What’s Going On With Your Sunscreen Ingredients?

clean-beauty health ingredients skincare sunscreen

We’re here to help you sort through the information and figure out what’s right for you.

Sunscreen is obviously an amazing invention and critical in preventing the serious dangers of skin cancer and sun damage. Finding a sunscreen that’s right for you and your skin is important, but it can be pretty tough. Many people search long and hard for a sunscreen that will blend seamlessly under makeup and won’t leave that annoying white residue on your face.

When you put on sunscreen to protect yourself from the harmful UV radiation, we want to make sure you’re not unnecessarily endangering yourself.

Recently, the news circuit erupted with articles about a potential concern around common sunscreen ingredients. The concern being, that they absorb into the bloodstream within hours of application. This study from the FDA confirmed what many scientists already knew about many common ingredients. The FDA stated a while back that certain ingredients warranted more research to determine safety. The lax-to-non-existent regulations, however, on ingredients in North America allow free inclusion of pretty much whatever companies want to use. Just to be clear — while this study demonstrates just how easily chemicals become incorporated into our bloodstream, no specific information on the toxicity of these ingredients was included. The ingredients at hand in this particular study were Avobenzone, Oxybenzone, Octocrylene, and Ecamsule.

In general, there are two types of sunscreen: chemical and mineral. Chemical or synthetic sunscreens generally work by using chemicals that absorb UV rays and convert them into heat. For example, the ingredients from the FDA study would be used in chemical sunscreens. Mineral or physical sunscreens use either titanium dioxide or zinc oxide, ingredients which essentially deflect UV rays.

The ingredients used in chemical sunscreens, unfortunately, have shown some pretty disappointing results in scientific studies. Oxybenzone, in particular, has been linked to hormone disruption and cell damage that is associated with skin cancer. Oxybenzone can be misleading because it is technically an organic ingredient, but that word is not synonymous with safety!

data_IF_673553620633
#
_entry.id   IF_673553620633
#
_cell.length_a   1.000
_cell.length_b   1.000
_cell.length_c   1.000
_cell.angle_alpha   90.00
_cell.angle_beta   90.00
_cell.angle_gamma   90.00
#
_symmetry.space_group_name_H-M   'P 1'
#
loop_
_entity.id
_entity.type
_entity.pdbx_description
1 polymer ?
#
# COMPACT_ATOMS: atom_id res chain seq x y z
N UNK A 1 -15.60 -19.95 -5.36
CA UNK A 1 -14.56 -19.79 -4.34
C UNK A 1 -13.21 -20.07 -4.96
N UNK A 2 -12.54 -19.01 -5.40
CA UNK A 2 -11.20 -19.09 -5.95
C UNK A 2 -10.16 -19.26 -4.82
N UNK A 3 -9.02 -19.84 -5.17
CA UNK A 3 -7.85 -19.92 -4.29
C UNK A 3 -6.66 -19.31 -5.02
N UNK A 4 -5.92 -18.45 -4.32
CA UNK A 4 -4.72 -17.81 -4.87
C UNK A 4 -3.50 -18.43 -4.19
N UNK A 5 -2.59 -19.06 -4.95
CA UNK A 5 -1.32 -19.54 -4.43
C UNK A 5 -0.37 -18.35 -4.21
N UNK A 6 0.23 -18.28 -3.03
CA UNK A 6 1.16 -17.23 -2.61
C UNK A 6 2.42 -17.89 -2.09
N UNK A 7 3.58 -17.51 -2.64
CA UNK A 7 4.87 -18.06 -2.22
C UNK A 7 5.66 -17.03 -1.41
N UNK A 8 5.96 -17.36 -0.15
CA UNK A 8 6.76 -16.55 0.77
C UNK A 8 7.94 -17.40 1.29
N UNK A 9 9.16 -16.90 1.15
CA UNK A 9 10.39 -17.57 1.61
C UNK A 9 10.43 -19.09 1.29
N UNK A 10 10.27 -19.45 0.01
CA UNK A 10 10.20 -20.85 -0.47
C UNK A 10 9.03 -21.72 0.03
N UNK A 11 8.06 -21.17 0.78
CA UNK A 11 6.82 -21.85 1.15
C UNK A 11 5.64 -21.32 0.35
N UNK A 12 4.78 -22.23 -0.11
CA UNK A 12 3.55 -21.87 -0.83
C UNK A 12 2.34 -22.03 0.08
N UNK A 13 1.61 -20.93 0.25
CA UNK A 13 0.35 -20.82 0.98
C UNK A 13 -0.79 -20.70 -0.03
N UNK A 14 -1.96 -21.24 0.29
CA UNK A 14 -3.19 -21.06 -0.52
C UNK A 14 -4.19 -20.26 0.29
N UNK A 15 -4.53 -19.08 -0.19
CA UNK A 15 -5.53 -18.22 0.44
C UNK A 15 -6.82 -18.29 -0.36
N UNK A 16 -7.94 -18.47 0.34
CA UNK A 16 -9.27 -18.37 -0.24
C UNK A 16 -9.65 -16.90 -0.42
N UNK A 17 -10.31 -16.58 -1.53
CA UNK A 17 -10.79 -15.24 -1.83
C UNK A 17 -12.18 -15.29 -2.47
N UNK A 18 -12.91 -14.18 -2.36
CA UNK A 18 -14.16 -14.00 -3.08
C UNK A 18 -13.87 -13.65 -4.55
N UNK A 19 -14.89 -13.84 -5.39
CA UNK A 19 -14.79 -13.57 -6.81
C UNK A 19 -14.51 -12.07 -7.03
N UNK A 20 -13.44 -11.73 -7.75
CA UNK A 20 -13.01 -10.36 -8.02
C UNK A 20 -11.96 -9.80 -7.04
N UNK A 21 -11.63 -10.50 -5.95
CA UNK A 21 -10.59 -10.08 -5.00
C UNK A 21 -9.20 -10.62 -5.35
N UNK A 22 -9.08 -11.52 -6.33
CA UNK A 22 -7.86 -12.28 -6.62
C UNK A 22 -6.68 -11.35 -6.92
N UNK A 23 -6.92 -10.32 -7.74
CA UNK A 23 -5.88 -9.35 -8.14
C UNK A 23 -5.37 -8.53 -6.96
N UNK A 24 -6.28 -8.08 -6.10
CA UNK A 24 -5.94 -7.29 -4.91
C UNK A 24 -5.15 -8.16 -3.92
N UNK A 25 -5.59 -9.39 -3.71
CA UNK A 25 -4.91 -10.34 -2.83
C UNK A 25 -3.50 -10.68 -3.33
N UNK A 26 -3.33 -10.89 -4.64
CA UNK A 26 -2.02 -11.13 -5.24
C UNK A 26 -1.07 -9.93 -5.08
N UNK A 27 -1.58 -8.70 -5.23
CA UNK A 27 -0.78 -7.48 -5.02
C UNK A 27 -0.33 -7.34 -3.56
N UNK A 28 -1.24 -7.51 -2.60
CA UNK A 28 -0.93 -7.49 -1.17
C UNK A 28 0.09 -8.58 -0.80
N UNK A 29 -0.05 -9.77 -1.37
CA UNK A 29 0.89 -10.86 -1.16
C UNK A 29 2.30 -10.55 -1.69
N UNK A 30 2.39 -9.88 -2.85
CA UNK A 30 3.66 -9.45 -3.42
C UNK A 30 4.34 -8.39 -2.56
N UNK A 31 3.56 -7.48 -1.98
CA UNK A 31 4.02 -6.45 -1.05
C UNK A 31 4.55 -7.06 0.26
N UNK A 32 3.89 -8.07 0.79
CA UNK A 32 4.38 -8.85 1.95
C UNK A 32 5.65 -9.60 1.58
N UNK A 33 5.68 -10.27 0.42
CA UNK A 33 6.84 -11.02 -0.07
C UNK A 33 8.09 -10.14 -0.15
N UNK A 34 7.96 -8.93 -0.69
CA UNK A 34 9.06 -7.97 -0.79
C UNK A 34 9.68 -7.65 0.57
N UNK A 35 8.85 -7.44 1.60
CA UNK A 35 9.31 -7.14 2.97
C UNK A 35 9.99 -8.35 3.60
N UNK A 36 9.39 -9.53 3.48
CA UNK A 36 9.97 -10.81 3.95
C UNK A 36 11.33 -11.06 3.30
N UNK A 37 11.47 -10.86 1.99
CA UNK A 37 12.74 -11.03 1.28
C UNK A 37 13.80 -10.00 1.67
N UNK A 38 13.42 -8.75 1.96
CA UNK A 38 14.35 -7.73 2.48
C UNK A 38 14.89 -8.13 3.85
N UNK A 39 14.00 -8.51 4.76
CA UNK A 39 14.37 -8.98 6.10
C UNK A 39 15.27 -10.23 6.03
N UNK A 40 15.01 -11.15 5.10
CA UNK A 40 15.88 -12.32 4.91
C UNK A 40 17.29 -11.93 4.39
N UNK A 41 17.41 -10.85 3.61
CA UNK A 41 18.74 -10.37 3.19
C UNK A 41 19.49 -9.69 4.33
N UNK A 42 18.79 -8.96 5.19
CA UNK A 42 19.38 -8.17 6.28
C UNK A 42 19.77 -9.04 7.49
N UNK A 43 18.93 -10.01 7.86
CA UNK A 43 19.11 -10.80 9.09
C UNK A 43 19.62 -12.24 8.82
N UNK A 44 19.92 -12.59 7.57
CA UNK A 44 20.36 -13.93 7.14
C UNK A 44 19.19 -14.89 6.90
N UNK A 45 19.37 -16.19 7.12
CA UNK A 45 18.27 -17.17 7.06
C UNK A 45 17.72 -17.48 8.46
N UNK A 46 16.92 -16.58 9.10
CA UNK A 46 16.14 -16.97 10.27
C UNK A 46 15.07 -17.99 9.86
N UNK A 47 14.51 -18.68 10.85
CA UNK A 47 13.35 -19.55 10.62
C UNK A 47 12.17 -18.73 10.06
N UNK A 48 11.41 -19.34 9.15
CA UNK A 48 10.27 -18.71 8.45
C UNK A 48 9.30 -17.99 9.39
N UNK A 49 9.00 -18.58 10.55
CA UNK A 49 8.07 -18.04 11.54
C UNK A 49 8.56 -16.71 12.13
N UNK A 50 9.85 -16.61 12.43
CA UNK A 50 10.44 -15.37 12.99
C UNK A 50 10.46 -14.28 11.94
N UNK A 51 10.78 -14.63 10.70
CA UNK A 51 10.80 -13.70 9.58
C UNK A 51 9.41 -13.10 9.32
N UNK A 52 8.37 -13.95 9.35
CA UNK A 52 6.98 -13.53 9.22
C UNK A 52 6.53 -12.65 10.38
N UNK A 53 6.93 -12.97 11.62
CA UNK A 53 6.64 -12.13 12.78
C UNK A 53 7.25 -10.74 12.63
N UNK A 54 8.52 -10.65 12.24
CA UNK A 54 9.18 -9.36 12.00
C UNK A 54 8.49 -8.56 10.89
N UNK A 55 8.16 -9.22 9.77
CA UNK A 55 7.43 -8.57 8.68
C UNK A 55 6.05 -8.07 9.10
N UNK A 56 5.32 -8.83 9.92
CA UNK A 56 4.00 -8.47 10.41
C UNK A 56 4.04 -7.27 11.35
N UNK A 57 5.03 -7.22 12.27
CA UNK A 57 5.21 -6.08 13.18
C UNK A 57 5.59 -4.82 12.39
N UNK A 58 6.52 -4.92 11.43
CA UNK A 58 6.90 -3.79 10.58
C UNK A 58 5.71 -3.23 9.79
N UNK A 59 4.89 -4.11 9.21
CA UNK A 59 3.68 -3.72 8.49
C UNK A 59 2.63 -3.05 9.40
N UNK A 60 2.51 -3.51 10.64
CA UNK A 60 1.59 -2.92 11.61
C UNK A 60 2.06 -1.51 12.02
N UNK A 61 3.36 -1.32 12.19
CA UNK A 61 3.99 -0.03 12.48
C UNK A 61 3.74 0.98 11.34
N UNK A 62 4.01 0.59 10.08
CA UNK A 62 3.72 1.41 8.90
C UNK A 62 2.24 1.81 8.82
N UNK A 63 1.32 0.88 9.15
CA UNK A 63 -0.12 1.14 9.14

For children especially, mineral sunscreens that use ingredients like titanium dioxide or zinc oxide are the way to go.

Our personal suggestion is to stick to liquid sunscreens. We know, sprayable aerosol formulas are so much quicker and easier to use. But any aerosol formula carries a risk of inhalation. While certain sunscreen ingredients are shown to be safe for topical use, you don’t necessarily want to be breathing them in. The liquid form of titanium dioxide has shown in scientific studies that it cannot penetrate the skin and enter the bloodstream. If inhaled, it may harm the respiratory system. Zinc oxide, the active ingredient used widely in mineral sunscreens, is a similar situation. Either one in a liquid sunscreen would be the safest option.

As bad as it may sound, protecting yourself from UV rays takes precedence over using products with potentially dangerous ingredients. Consider switching to sunscreen from a clean brand and ditching the old ones. Even if the toxicity of these active sunscreen ingredients has yet to be determined, many big sunscreen brands use other dangerous ingredients like Parabens, BHT, Synthetic Fragrances, and Diazolidinyl Urea, of which the toxic effects are already widely known. There are many safe options that use only non-toxic, clean-proven ingredients. This way you get protection all around.

We didn’t want to dump all that information on you without giving you some actual concrete options to try out as it warms up outside. Check out our full sunscreen guide to see our favorite non-toxic options and see what might work best for you. Happy summer from the team at Think Dirty!


What’s Going On With Your Sunscreen Ingredients? was originally published in Think Dirty on Medium, where people are continuing the conversation by highlighting and responding to this story.


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